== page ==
Click for the latest Bonners Ferry weather forecast.
Print Version

Home   News   Sports   Social   Obituaries   Events   Letters
Looking Back     Health Jewels

Taildragger takes to the sky

February 25, 2013
Dave Parker at the controls of the newest Northern Air acquisition, a 1964 Citabria, a taildragger purchased as a pile of parts more than two years ago, now in the air once again.
Northern Air Photo
By Ashley Glaza
Northern Air
Spring was in the air early this February. The snow is almost gone from the valley and the longer days and warm sunshine brought out all the eager pilots who were blocked from their planes by a two foot snow bank in front of their hangar door all winter.

One of the aircraft soaring off the runway and into the sunshine this month had been grounded a little longer than most, and it was beautiful to see her fly.

Northern Air has had a busy winter, with the new group of student pilots enrolled in ground school as well as those who are finishing up from last year.

On February 11, Nathan Negoi took his first solo flight. Nathan received an EAA Scholarship in 2012, took the ground school and has been volunteering at the airport at every chance to build as much airplane experience as he can.

Nathan Negoi
Northern Air is proud to announce the newest addition to its fleet, a 1964 American Champion Citabria (Citabria is Airbatic spelled backwards). Dave Parker, owner and president of Northern Air, purchased the plane as a disassembled pile of parts, and spent the last two and a half years rebuilding, repainting, and updating components to like-new condition with the help of the Northern Air mechanics Kevin Lamp and Daryl Johnson, and his children, Jade and John.

Dave named the plane “Jade” after his daughter, who is currently enrolled in ground school.

On February 10, Dave took the plane for its “maiden” flight, and it has been busy with pilots eager to earn their tailwheel training ever since.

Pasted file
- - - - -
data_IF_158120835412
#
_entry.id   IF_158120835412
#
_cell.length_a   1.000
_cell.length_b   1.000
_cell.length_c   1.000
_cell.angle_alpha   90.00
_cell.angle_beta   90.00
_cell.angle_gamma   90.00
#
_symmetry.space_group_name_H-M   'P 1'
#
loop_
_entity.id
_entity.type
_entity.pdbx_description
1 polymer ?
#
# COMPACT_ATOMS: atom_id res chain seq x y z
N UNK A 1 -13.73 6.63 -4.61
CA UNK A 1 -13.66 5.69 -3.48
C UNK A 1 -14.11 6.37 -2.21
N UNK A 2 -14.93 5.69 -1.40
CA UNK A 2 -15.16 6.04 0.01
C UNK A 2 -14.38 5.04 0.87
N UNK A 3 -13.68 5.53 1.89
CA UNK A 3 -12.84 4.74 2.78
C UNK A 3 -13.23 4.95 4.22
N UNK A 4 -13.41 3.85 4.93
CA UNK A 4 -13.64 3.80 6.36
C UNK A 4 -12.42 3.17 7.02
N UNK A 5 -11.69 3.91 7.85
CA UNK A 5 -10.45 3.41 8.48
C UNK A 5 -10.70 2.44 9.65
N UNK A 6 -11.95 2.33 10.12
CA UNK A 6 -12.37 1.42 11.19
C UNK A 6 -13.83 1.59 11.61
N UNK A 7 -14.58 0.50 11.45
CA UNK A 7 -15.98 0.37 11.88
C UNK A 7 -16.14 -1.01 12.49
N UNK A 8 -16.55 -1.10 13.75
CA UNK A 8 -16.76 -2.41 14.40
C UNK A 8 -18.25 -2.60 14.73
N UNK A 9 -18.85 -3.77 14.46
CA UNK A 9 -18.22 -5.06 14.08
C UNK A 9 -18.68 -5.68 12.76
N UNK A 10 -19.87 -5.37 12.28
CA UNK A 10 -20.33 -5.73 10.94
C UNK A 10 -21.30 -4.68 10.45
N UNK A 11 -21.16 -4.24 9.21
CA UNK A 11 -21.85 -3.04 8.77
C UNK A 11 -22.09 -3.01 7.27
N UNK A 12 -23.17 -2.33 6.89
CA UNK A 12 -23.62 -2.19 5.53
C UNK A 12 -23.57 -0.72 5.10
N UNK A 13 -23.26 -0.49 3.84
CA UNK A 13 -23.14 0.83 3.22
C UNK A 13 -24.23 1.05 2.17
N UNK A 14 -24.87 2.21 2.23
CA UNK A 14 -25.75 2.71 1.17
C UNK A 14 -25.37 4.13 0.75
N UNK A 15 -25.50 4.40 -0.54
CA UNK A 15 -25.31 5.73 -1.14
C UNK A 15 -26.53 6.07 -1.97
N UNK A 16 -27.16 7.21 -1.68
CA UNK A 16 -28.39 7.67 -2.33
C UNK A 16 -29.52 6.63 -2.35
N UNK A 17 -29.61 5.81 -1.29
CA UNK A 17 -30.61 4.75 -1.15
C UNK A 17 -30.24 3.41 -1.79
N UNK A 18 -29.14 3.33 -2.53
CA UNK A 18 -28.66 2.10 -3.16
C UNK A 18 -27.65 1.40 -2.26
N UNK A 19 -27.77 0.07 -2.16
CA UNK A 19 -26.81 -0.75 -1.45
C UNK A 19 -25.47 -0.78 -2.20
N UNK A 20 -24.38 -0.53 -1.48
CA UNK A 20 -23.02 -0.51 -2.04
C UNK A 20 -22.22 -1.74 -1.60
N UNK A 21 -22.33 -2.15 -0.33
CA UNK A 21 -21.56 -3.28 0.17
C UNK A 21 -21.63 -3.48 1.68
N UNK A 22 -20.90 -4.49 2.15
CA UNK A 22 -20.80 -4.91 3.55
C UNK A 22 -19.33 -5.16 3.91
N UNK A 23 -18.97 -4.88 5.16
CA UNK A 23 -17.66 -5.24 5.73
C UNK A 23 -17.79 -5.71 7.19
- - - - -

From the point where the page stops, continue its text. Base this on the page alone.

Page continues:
The more commonly known tricycle gear aircraft have the two main wheels under the wings and a third under the nose.

A tailwheel aircraft has the third wheel under the tail, which is more forgiving when landing on soft or rough surfaces such as turf or gravel, making it ideal for backcountry flying enthusiasts, but is somewhat more of a challenge to land and take off.

Jade Parker in the cockpit of the plane that now bears her name.
Because of this challenge, the Federal Aviation Administration requires a pilot to receive training from a certified instructor in a tailwheel aircraft (also known as a taildragger) and an endorsement in their logbook before they can legally fly one.

When a taildragger touches down, it is imperative to keep the airplane straight down the runway, because any small deviation of the tail from the centerline, without immediate correction, can accelerate into a complete “ground loop” where the tail of the airplane swings around to the front, and at high speeds this can result in significant damage to the airplane.

If the wind is not blowing straight down the runway, and a crosswind condition exists, the pilot must be extremely competent and diligent on landing and takeoff.

Airplanes were originally designed with the tailwheel configuration back in the days when there were no designated paved runways, and pilots took off from a grass or dirt field straight into the wind depending on which direction it was blowing.

World War II led to a need for the heavier aircraft that carried bombs and extra fuel which required firm, smooth, paved runways.

The tricycle wheel configuration was development as a result, because landings and takeoffs in taildraggers became more difficult when the winds were not blowing straight down the runway.

Another reason for the development of the tricycle gear was the introduction of jet engines.

When a tailwheel aircraft is sitting on the ground, it is in a nose-high position, and jet-blast from the engines on these planes tended to burn holes in the runways. The tricycle gear style lifted the tail up so that the jets would blast straight out the back instead of into the ground.

Today taildraggers are less common, but seen by many as an extra challenge to fly after mastering the tricycle gear.

It is also the common configuration for backcountry pilots because it is more forgiving in rough terrain, and many “warbirds” and other historical aircraft retained the tailwheel configuration.

Anyone interested in learning more about tailwheel aircraft can reference several books, including "Conventional Gear – Flying a Taildragger," by David Robson, or "The Complete Taildragger Pilot," by Harvey S. Plourde, or stop by Northern Air to see the new Citabria.

Northern Air is now offering tailwheel training in the Citabria, and intends to add aerobatic training in the future. For more information call (208) 267 4359.
Questions or comments about this letter? Click here to e-mail!